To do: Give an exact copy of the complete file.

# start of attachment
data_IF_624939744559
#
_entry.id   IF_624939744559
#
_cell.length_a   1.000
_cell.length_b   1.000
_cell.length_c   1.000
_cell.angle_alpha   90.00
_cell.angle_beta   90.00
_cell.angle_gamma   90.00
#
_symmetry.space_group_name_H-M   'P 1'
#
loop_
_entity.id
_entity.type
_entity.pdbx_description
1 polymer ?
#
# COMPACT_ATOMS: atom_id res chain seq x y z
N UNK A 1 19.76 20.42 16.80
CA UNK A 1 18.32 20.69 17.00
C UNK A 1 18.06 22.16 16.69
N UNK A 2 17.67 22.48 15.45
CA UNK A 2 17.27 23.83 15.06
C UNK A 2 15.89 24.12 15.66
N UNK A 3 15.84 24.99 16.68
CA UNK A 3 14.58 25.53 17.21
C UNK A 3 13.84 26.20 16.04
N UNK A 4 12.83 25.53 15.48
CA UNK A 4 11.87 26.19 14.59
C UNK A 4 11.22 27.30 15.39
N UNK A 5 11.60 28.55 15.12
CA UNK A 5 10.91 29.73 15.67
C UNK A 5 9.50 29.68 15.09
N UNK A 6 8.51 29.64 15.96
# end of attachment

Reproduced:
data_IF_624939744559
#
_entry.id   IF_624939744559
#
_cell.length_a   1.000
_cell.length_b   1.000
_cell.length_c   1.000
_cell.angle_alpha   90.00
_cell.angle_beta   90.00
_cell.angle_gamma   90.00
#
_symmetry.space_group_name_H-M   'P 1'
#
loop_
_entity.id
_entity.type
_entity.pdbx_description
1 polymer ?
#
# COMPACT_ATOMS: atom_id res chain seq x y z
N UNK A 1 19.76 20.42 16.80
CA UNK A 1 18.32 20.69 17.00
C UNK A 1 18.06 22.16 16.69
N UNK A 2 17.67 22.48 15.45
CA UNK A 2 17.27 23.83 15.06
C UNK A 2 15.89 24.12 15.66
N UNK A 3 15.84 24.99 16.68
CA UNK A 3 14.58 25.53 17.21
C UNK A 3 13.84 26.20 16.04
N UNK A 4 12.83 25.53 15.48
CA UNK A 4 11.87 26.19 14.59
C UNK A 4 11.22 27.30 15.39
N UNK A 5 11.60 28.55 15.12
CA UNK A 5 10.91 29.73 15.67
C UNK A 5 9.50 29.68 15.09
N UNK A 6 8.51 29.64 15.96